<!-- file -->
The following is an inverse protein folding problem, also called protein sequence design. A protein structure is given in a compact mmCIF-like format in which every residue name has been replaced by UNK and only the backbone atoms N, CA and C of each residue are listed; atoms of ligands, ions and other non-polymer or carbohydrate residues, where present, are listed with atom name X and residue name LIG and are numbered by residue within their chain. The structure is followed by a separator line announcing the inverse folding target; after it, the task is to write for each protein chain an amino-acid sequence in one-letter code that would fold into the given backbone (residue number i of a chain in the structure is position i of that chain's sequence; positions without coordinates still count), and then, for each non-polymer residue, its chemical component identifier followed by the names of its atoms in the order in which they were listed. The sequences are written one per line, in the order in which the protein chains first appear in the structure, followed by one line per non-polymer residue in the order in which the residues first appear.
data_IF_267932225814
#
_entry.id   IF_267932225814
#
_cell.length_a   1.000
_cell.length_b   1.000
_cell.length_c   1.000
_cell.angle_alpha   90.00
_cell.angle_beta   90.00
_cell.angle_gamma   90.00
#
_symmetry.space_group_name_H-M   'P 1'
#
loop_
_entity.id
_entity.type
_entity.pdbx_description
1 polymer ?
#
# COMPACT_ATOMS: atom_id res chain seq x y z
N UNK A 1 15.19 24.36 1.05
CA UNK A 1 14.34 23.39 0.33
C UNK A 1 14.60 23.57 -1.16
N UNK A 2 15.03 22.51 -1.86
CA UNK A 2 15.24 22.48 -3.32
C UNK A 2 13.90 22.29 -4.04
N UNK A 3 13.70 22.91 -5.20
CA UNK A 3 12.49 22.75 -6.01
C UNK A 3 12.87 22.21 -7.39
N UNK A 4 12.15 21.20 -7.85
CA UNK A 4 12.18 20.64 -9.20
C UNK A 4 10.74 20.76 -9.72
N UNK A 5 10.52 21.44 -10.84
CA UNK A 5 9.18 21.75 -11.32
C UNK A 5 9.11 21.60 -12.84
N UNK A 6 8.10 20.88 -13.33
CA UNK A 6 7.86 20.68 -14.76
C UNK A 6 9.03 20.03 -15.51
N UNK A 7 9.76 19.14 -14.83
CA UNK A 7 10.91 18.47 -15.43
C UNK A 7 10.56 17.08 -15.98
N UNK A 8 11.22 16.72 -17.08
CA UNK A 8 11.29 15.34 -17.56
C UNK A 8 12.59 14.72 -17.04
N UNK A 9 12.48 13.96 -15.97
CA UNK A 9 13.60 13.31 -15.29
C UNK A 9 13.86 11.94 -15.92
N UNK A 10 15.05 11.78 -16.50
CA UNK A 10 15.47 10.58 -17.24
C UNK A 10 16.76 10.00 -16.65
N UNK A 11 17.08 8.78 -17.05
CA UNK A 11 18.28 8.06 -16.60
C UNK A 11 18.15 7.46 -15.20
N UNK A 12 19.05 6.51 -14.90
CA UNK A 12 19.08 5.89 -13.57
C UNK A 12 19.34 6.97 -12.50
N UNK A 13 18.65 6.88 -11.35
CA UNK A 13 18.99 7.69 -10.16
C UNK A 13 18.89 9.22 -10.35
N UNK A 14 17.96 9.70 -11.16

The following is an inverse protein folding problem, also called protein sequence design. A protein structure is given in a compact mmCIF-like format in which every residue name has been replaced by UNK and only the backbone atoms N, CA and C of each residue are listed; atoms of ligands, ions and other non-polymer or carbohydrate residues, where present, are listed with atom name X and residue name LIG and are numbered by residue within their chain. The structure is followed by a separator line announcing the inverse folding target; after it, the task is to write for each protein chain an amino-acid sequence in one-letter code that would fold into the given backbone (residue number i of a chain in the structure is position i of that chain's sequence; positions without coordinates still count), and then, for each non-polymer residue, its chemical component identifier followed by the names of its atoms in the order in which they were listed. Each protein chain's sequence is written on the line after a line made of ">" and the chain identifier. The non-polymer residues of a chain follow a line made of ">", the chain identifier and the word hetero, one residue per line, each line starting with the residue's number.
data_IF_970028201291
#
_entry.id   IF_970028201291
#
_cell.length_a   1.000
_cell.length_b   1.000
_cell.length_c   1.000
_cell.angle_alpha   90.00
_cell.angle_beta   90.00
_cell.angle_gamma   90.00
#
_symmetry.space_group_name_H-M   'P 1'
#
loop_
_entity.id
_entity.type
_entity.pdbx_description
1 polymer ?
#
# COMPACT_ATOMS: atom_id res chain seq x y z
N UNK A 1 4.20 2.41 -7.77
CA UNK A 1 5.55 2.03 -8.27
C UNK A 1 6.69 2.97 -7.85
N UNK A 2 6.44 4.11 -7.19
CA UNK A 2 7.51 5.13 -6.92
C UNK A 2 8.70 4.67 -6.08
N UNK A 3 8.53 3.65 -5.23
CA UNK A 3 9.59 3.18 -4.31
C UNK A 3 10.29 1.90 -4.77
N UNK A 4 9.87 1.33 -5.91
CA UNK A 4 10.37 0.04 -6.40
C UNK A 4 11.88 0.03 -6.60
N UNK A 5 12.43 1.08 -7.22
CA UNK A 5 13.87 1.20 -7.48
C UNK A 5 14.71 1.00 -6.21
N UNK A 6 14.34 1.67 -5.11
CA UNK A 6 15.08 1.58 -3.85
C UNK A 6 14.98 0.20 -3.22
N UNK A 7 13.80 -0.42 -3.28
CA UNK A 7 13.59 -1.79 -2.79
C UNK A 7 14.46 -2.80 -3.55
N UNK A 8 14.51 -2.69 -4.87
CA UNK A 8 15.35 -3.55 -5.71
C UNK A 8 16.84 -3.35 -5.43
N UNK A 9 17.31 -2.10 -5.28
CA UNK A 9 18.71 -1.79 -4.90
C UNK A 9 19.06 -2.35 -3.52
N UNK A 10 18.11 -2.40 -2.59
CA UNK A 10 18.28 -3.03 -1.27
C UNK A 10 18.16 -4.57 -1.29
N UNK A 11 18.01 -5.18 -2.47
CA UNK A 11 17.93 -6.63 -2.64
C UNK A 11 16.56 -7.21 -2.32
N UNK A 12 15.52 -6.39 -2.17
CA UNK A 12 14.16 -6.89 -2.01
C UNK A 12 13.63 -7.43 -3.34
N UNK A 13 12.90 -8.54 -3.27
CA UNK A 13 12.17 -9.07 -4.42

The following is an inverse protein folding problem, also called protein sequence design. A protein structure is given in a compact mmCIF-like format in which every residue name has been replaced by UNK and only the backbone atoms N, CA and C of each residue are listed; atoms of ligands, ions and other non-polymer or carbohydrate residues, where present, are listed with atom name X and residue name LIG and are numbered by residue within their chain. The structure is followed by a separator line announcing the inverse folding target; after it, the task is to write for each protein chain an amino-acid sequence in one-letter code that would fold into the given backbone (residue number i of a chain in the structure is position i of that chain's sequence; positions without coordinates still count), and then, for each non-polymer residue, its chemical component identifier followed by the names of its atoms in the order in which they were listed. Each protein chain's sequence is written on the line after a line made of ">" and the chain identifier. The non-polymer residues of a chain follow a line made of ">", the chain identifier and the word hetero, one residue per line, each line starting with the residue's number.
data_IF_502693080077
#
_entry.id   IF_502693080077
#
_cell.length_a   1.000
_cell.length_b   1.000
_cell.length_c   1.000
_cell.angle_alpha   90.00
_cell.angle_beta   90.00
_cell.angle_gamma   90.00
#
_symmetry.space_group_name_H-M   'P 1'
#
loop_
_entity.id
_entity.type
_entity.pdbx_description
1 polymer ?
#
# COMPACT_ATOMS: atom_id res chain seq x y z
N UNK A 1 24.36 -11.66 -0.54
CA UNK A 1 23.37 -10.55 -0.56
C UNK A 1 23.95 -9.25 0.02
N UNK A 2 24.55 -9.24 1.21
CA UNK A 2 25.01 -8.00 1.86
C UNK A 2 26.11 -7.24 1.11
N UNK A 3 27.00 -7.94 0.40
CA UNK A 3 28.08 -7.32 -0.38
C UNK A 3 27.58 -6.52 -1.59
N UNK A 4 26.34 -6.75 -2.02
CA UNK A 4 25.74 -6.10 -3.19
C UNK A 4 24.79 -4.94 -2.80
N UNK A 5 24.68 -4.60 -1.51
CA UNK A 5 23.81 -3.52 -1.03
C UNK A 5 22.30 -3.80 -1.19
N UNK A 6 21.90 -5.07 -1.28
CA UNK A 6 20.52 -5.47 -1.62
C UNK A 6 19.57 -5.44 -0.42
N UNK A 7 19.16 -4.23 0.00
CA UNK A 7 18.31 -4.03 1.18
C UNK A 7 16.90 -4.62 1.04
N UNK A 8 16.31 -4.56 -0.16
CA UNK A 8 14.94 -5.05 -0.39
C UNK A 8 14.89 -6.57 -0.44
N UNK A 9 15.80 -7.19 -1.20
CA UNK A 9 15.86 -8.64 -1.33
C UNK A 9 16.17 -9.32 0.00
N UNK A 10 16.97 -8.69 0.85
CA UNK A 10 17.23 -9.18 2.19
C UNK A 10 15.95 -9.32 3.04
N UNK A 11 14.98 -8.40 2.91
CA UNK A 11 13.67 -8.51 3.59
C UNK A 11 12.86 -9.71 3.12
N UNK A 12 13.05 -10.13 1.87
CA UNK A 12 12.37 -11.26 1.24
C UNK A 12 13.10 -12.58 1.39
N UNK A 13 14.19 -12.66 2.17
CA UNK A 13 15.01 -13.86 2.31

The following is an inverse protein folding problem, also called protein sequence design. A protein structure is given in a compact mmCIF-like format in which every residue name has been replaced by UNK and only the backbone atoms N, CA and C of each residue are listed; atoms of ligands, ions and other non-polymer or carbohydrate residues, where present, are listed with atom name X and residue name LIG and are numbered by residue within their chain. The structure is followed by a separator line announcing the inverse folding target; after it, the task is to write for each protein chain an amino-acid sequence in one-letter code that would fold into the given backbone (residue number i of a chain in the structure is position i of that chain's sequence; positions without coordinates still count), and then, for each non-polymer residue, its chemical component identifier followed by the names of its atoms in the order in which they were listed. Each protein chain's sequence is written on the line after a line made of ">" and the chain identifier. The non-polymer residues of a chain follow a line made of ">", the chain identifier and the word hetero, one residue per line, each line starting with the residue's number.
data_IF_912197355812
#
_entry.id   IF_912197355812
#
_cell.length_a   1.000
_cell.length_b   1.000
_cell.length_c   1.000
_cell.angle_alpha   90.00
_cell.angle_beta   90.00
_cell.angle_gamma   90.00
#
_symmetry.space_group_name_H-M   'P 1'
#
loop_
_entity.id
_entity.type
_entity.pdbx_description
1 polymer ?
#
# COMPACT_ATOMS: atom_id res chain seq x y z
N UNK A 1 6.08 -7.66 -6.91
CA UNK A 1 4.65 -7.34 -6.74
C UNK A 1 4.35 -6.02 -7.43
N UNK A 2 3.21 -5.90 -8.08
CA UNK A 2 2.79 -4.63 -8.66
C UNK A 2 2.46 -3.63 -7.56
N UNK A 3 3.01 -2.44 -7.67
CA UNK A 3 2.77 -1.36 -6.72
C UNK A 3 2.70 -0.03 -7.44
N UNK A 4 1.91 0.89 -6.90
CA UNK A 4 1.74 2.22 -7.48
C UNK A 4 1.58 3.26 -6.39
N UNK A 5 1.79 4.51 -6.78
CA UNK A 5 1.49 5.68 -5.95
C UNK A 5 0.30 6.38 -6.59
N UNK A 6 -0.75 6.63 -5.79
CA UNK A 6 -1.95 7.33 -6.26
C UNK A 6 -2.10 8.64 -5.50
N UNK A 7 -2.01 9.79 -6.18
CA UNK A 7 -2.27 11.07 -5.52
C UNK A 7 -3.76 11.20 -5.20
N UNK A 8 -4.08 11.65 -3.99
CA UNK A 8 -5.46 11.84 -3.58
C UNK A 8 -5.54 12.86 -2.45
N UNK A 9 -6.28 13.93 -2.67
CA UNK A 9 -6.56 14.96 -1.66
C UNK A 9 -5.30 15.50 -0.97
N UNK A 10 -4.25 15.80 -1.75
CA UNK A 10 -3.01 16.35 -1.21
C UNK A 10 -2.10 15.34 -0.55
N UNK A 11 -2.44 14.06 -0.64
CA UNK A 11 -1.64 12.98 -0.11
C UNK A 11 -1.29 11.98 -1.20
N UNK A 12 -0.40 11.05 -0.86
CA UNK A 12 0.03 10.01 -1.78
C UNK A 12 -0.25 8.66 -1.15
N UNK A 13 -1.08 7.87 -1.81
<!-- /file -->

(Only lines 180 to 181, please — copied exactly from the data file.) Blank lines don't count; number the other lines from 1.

The following is an inverse protein folding problem, also called protein sequence design. A protein structure is given in a compact mmCIF-like format in which every residue name has been replaced by UNK and only the backbone atoms N, CA and C of each residue are listed; atoms of ligands, ions and other non-polymer or carbohydrate residues, where present, are listed with atom name X and residue name LIG and are numbered by residue within their chain. The structure is followed by a separator line announcing the inverse folding target; after it, the task is to write for each protein chain an amino-acid sequence in one-letter code that would fold into the given backbone (residue number i of a chain in the structure is position i of that chain's sequence; positions without coordinates still count), and then, for each non-polymer residue, its chemical component identifier followed by the names of its atoms in the order in which they were listed. Each protein chain's sequence is written on the line after a line made of ">" and the chain identifier. The non-polymer residues of a chain follow a line made of ">", the chain identifier and the word hetero, one residue per line, each line starting with the residue's number.
data_IF_912197355812